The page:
It’s important to know how best to respond and what your rights are if you’re asked to pull over at a police roadblock or traffic stop.
This can help ensure that you stay on the right side of the law. It may also protect you from police brutality. Some reports indicate that cases of South Africa police brutality have risen by as much as 313% since 2003 – and a recent Carte Blanche exposé highlighted motorists being harassed and even assaulted by rogue police officers in Gauteng’s East Rand.
To protect themselves, all citizens should get to know their rights when dealing with the police and traffic law enforcers in South Africa.
If you are stopped on the road
If the police signal you to stop at a roadblock or on the side of the road, always follow these guidelines:
- pull over when flagged down; do not drive away
- stay calm, cordial and respectful
- give personal details when requested
- if you are presented with a fine or infringement notice, sign it and avoid a roadside argument; don’t become rude or aggressive
- do not try to engage in bribery or you could be prosecuted
If a uniformed member of the police or a traffic official stops your vehicle and asks for your identity details, you are required to provide them.
A traffic officer is permitted to ask to see your driver’s licence, which you should always have on you when driving, and your ID book. In some cases, members of the police may also demand to see your vehicle license, or require that you present it at a police station within a week.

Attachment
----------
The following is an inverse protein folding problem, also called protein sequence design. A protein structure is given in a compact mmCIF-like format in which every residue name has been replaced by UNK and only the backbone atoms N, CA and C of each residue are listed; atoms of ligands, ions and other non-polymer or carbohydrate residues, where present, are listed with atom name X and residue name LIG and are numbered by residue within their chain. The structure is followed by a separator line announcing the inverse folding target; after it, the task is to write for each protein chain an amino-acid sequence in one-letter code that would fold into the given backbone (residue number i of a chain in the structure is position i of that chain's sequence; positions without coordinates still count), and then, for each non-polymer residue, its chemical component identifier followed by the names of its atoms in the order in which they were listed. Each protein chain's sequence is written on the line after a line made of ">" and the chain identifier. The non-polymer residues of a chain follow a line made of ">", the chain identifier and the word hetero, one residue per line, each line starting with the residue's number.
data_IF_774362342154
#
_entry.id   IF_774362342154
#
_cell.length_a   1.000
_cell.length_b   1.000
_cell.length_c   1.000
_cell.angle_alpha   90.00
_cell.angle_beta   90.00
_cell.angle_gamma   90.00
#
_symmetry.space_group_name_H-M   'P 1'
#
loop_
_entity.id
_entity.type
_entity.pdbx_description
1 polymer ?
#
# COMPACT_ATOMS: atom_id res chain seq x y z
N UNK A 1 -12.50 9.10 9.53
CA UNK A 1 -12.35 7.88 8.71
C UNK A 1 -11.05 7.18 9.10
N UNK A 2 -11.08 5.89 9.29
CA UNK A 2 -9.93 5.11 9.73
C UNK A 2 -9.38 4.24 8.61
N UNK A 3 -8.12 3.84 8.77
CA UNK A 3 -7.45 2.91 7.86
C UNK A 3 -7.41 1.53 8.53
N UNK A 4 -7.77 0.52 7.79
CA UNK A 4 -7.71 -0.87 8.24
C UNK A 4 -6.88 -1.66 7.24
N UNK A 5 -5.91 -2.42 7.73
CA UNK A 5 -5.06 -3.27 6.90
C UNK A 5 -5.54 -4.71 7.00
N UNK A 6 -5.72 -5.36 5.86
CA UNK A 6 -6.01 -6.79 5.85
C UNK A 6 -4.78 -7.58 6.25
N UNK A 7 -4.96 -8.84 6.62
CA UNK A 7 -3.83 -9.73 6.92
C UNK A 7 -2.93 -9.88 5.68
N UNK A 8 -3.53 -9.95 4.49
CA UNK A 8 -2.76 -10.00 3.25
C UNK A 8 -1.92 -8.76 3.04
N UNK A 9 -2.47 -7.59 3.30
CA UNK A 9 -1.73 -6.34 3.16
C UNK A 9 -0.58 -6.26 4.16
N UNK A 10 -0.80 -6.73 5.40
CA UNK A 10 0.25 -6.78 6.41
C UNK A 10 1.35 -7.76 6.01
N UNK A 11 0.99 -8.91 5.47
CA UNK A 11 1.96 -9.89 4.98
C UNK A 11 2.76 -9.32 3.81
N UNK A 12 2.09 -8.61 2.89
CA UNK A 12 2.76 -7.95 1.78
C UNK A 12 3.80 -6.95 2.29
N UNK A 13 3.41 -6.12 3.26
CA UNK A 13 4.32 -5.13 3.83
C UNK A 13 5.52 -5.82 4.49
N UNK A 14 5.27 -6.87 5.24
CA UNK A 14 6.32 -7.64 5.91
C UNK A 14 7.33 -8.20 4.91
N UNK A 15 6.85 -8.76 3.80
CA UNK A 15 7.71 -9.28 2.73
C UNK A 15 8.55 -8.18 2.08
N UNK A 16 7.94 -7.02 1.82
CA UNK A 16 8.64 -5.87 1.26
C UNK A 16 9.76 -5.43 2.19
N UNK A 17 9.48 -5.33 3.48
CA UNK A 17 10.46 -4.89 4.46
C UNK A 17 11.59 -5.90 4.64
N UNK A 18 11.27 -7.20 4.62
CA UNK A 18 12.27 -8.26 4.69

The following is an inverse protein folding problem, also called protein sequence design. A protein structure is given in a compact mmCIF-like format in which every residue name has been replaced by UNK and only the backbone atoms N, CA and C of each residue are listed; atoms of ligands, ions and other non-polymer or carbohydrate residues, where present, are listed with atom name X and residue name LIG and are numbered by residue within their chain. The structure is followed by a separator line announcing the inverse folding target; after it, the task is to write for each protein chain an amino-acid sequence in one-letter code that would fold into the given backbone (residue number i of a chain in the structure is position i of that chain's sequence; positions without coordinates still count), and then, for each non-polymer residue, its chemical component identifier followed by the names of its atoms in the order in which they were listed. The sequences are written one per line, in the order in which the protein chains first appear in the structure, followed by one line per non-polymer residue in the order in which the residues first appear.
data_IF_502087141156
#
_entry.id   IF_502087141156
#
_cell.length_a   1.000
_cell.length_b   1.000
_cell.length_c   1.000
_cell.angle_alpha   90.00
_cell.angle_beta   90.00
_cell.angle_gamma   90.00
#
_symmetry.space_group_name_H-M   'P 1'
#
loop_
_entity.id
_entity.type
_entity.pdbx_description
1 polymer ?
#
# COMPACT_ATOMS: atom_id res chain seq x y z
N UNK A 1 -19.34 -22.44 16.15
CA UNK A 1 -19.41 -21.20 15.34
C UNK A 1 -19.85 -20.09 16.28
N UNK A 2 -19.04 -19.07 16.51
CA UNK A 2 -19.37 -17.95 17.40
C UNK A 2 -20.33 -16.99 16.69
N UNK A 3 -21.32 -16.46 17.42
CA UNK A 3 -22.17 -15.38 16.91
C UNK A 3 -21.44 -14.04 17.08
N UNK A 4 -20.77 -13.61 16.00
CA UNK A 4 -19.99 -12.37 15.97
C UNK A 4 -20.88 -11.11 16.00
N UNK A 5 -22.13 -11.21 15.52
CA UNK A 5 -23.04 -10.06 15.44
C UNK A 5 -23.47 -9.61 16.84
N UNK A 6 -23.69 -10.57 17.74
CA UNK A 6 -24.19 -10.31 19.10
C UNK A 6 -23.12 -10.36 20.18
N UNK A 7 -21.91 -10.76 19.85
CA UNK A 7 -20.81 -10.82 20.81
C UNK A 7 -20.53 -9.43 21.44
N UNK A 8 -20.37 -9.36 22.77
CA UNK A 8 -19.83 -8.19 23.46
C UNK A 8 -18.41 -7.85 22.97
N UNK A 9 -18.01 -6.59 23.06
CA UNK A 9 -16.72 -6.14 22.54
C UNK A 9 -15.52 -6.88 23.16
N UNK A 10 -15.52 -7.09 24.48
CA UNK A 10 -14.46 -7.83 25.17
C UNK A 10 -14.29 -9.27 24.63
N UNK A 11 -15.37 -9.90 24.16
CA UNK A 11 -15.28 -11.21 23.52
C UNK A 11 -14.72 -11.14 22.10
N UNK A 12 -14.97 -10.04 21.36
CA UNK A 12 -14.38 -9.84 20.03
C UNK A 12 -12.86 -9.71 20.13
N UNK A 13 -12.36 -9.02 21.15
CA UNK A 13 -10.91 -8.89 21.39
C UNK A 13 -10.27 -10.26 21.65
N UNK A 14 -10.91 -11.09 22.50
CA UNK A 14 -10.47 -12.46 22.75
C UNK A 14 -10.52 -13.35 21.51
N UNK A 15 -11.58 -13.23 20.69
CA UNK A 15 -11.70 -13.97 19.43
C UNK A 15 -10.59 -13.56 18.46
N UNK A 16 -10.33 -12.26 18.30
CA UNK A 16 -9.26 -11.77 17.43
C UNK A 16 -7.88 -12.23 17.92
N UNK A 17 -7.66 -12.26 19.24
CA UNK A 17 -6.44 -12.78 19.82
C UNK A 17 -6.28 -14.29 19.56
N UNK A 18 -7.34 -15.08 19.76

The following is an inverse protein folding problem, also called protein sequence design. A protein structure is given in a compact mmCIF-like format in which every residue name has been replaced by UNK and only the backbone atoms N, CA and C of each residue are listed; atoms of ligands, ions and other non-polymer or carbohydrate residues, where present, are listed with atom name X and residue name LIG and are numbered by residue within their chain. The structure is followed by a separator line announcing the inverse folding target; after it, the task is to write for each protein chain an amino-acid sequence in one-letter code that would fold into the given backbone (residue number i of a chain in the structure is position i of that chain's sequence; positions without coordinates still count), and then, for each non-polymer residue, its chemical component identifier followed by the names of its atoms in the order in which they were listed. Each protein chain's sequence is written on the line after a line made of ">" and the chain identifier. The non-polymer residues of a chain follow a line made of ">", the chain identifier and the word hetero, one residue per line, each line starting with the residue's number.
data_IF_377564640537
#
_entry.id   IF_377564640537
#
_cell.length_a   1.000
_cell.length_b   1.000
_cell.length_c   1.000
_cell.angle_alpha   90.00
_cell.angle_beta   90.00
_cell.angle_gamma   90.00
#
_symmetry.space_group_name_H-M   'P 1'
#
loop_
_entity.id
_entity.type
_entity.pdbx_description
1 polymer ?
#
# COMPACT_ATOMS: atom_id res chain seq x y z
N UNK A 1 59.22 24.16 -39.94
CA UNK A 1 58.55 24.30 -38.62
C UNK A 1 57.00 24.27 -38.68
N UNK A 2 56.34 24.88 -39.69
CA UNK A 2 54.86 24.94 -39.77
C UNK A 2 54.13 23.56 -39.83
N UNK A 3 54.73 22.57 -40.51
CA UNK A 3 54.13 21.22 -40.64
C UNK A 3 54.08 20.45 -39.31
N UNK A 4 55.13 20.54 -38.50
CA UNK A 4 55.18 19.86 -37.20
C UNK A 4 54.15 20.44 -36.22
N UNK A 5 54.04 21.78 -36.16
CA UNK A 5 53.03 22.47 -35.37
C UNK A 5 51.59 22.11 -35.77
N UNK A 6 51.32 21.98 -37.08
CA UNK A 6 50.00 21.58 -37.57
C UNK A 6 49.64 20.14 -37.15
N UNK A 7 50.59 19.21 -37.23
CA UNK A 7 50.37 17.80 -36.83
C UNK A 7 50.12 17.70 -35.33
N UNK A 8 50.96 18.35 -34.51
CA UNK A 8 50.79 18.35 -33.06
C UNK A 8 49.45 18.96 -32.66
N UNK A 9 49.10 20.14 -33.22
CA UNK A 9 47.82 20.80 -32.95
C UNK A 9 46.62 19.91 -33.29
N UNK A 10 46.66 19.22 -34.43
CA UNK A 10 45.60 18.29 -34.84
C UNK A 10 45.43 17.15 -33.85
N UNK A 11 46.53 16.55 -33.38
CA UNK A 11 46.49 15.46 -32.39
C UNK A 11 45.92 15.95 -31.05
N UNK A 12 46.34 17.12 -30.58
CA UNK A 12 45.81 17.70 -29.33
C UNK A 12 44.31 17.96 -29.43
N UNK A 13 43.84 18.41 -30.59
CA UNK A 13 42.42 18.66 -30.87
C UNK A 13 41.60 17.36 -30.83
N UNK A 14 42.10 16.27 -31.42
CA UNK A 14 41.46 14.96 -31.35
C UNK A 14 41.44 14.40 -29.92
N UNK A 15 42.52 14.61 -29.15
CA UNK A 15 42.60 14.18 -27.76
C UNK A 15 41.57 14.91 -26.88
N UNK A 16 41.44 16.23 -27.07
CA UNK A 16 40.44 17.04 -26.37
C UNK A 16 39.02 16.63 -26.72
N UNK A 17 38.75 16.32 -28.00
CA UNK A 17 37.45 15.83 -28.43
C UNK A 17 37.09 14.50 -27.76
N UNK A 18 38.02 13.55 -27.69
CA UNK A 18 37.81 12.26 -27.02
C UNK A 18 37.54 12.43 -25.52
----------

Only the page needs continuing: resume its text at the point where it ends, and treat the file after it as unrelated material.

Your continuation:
Your right to verify the authenticity of a roadblock
In the past, there have been cases of crimes committed by criminals dressed as police or traffic enforcement officers. Accordingly, you are allowed to request to see an officer’s identification (certificate of appointment). Failure to provide this is a violation of Section 334(2)(a) of the Criminal Procedure Act.
If an official refuses to show you identification, take a note of their vehicle details to report later, but remain alert and calm.
Also, although you’re not entitled to refuse being stopped and even searched at a roadblock, you may ask to see written authorisation for the roadblock from the National or Provincial Police Commissioner before you submit. If, for any reason, you are not convinced of the validity of a roadblock, you can request to be taken to the nearest police station.
If your vehicle is found to be unroadworthy
If a police or traffic enforcement officer deems your vehicle unroadworthy, they may take one of the following actions:
- request that you drive the car only to get to your destination or for a short distance
- remove your vehicle licence disc from the windscreen
- demand that you cease to drive the vehicle immediately
Since law enforcement officials are within their power here, it’s unwise to challenge any of these actions.
Arrest for outstanding fines
You may have heard rumours about drivers who have not paid up all their fines being forced to pay there and then at a police stop or face immediate arrest.
Note that you cannot be forced to pay on the spot. This is extortion. Also, you can be detained only if you have already been issued with a warrant of arrest and if an officer can show you a valid copy of the warrant. If an officer can’t provide this but still wants to arrest you, ask to call your lawyer immediately. If the officer does have a warrant, however, the police have the right to detain you until you can pay the outstanding amount.
If no warrant has been given, the officers may still issue you with a summons, provided the court date given is a minimum of two weeks in the future, not counting Sundays or public holidays. If you fail to appear, you are in contempt of court and will then be issued with a warrant.